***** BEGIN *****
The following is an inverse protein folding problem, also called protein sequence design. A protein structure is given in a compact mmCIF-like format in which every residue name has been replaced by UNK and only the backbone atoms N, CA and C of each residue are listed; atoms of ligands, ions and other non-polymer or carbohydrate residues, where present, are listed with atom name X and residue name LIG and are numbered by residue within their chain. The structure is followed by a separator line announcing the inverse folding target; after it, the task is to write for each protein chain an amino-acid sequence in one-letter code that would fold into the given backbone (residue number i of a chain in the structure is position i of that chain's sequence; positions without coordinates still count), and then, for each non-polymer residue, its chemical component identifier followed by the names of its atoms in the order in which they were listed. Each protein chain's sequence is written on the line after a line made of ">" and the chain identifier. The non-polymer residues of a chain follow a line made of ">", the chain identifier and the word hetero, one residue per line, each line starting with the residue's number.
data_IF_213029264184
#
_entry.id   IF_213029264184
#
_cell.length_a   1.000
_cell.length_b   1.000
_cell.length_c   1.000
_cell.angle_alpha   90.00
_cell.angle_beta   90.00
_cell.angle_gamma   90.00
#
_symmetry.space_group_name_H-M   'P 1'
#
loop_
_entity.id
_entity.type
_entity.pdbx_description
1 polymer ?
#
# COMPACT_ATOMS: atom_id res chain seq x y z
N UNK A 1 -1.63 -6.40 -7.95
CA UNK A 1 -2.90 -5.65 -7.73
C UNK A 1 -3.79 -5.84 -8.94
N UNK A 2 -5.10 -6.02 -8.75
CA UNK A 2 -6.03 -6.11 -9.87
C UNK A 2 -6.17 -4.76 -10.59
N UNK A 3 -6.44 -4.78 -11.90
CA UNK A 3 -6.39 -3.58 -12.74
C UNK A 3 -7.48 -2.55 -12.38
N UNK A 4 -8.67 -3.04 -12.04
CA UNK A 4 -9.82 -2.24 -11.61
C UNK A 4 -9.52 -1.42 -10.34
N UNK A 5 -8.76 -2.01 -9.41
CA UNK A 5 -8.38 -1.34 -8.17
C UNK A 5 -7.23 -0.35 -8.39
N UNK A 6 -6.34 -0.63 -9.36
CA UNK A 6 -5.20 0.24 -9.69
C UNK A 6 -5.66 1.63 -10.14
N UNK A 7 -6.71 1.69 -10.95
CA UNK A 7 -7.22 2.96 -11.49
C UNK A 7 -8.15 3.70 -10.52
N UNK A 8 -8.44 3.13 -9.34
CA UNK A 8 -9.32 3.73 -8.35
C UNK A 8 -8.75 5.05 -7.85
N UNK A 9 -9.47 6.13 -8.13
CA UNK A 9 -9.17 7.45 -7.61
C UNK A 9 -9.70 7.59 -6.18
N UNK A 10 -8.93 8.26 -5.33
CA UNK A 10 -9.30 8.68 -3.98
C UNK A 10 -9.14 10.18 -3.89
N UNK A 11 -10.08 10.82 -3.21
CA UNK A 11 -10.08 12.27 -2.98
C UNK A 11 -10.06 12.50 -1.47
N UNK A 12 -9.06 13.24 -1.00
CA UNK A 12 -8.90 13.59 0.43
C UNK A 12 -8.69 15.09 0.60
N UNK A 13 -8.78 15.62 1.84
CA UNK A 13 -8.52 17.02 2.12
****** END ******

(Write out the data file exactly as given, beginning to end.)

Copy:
The following is an inverse protein folding problem, also called protein sequence design. A protein structure is given in a compact mmCIF-like format in which every residue name has been replaced by UNK and only the backbone atoms N, CA and C of each residue are listed; atoms of ligands, ions and other non-polymer or carbohydrate residues, where present, are listed with atom name X and residue name LIG and are numbered by residue within their chain. The structure is followed by a separator line announcing the inverse folding target; after it, the task is to write for each protein chain an amino-acid sequence in one-letter code that would fold into the given backbone (residue number i of a chain in the structure is position i of that chain's sequence; positions without coordinates still count), and then, for each non-polymer residue, its chemical component identifier followed by the names of its atoms in the order in which they were listed. Each protein chain's sequence is written on the line after a line made of ">" and the chain identifier. The non-polymer residues of a chain follow a line made of ">", the chain identifier and the word hetero, one residue per line, each line starting with the residue's number.
data_IF_213029264184
#
_entry.id   IF_213029264184
#
_cell.length_a   1.000
_cell.length_b   1.000
_cell.length_c   1.000
_cell.angle_alpha   90.00
_cell.angle_beta   90.00
_cell.angle_gamma   90.00
#
_symmetry.space_group_name_H-M   'P 1'
#
loop_
_entity.id
_entity.type
_entity.pdbx_description
1 polymer ?
#
# COMPACT_ATOMS: atom_id res chain seq x y z
N UNK A 1 -1.63 -6.40 -7.95
CA UNK A 1 -2.90 -5.65 -7.73
C UNK A 1 -3.79 -5.84 -8.94
N UNK A 2 -5.10 -6.02 -8.75
CA UNK A 2 -6.03 -6.11 -9.87
C UNK A 2 -6.17 -4.76 -10.59
N UNK A 3 -6.44 -4.78 -11.90
CA UNK A 3 -6.39 -3.58 -12.74
C UNK A 3 -7.48 -2.55 -12.38
N UNK A 4 -8.67 -3.04 -12.04
CA UNK A 4 -9.82 -2.24 -11.61
C UNK A 4 -9.52 -1.42 -10.34
N UNK A 5 -8.76 -2.01 -9.41
CA UNK A 5 -8.38 -1.34 -8.17
C UNK A 5 -7.23 -0.35 -8.39
N UNK A 6 -6.34 -0.63 -9.36
CA UNK A 6 -5.20 0.24 -9.69
C UNK A 6 -5.66 1.63 -10.14
N UNK A 7 -6.71 1.69 -10.95
CA UNK A 7 -7.22 2.96 -11.49
C UNK A 7 -8.15 3.70 -10.52
N UNK A 8 -8.44 3.13 -9.34
CA UNK A 8 -9.32 3.73 -8.35
C UNK A 8 -8.75 5.05 -7.85
N UNK A 9 -9.47 6.13 -8.13
CA UNK A 9 -9.17 7.45 -7.61
C UNK A 9 -9.70 7.59 -6.18
N UNK A 10 -8.93 8.26 -5.33
CA UNK A 10 -9.30 8.68 -3.98
C UNK A 10 -9.14 10.18 -3.89
N UNK A 11 -10.08 10.82 -3.21
CA UNK A 11 -10.08 12.27 -2.98
C UNK A 11 -10.06 12.50 -1.47
N UNK A 12 -9.06 13.24 -1.00
CA UNK A 12 -8.90 13.59 0.43
C UNK A 12 -8.69 15.09 0.60
N UNK A 13 -8.78 15.62 1.84
CA UNK A 13 -8.52 17.02 2.12